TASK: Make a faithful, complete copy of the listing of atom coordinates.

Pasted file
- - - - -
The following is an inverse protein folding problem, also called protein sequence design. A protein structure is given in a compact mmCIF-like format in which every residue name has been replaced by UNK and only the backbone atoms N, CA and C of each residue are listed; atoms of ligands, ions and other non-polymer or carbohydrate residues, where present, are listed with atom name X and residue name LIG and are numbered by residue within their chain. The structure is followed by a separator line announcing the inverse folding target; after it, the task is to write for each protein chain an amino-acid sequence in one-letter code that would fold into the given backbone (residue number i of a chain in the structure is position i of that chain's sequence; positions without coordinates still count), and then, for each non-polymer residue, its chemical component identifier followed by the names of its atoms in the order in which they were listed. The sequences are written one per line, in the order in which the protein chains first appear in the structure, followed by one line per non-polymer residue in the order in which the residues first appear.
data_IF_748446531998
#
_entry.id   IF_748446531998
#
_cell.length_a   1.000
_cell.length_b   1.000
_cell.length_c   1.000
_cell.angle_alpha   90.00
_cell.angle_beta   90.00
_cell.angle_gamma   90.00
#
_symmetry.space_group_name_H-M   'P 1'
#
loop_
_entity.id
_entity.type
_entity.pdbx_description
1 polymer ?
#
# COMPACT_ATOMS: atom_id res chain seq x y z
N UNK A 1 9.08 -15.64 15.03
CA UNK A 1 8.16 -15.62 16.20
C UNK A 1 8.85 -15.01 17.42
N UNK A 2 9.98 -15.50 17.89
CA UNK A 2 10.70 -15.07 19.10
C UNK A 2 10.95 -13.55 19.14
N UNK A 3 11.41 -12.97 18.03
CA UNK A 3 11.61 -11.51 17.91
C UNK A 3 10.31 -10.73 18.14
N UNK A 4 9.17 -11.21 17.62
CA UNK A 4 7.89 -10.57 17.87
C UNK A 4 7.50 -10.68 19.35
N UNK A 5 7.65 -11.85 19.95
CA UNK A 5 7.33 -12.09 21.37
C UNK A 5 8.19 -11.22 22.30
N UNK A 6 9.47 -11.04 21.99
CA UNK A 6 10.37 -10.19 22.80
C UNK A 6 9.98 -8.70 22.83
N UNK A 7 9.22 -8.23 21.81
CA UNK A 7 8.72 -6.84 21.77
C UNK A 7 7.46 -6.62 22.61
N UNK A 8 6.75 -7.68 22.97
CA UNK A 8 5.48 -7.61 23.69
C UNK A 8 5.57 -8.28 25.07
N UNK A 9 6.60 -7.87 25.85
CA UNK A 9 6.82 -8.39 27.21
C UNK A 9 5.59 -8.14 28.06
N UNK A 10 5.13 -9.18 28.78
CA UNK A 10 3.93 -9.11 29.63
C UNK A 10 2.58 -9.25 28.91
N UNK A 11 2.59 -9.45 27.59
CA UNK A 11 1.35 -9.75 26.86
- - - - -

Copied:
The following is an inverse protein folding problem, also called protein sequence design. A protein structure is given in a compact mmCIF-like format in which every residue name has been replaced by UNK and only the backbone atoms N, CA and C of each residue are listed; atoms of ligands, ions and other non-polymer or carbohydrate residues, where present, are listed with atom name X and residue name LIG and are numbered by residue within their chain. The structure is followed by a separator line announcing the inverse folding target; after it, the task is to write for each protein chain an amino-acid sequence in one-letter code that would fold into the given backbone (residue number i of a chain in the structure is position i of that chain's sequence; positions without coordinates still count), and then, for each non-polymer residue, its chemical component identifier followed by the names of its atoms in the order in which they were listed. The sequences are written one per line, in the order in which the protein chains first appear in the structure, followed by one line per non-polymer residue in the order in which the residues first appear.
data_IF_748446531998
#
_entry.id   IF_748446531998
#
_cell.length_a   1.000
_cell.length_b   1.000
_cell.length_c   1.000
_cell.angle_alpha   90.00
_cell.angle_beta   90.00
_cell.angle_gamma   90.00
#
_symmetry.space_group_name_H-M   'P 1'
#
loop_
_entity.id
_entity.type
_entity.pdbx_description
1 polymer ?
#
# COMPACT_ATOMS: atom_id res chain seq x y z
N UNK A 1 9.08 -15.64 15.03
CA UNK A 1 8.16 -15.62 16.20
C UNK A 1 8.85 -15.01 17.42
N UNK A 2 9.98 -15.50 17.89
CA UNK A 2 10.70 -15.07 19.10
C UNK A 2 10.95 -13.55 19.14
N UNK A 3 11.41 -12.97 18.03
CA UNK A 3 11.61 -11.51 17.91
C UNK A 3 10.31 -10.73 18.14
N UNK A 4 9.17 -11.21 17.62
CA UNK A 4 7.89 -10.57 17.87
C UNK A 4 7.50 -10.68 19.35
N UNK A 5 7.65 -11.85 19.95
CA UNK A 5 7.33 -12.09 21.37
C UNK A 5 8.19 -11.22 22.30
N UNK A 6 9.47 -11.04 21.99
CA UNK A 6 10.37 -10.19 22.80
C UNK A 6 9.98 -8.70 22.83
N UNK A 7 9.22 -8.23 21.81
CA UNK A 7 8.72 -6.84 21.77
C UNK A 7 7.46 -6.62 22.61
N UNK A 8 6.75 -7.68 22.97
CA UNK A 8 5.48 -7.61 23.69
C UNK A 8 5.57 -8.28 25.07
N UNK A 9 6.60 -7.87 25.85
CA UNK A 9 6.82 -8.39 27.21
C UNK A 9 5.59 -8.14 28.06
N UNK A 10 5.13 -9.18 28.78
CA UNK A 10 3.93 -9.11 29.63
C UNK A 10 2.58 -9.25 28.91
N UNK A 11 2.59 -9.45 27.59
CA UNK A 11 1.35 -9.75 26.86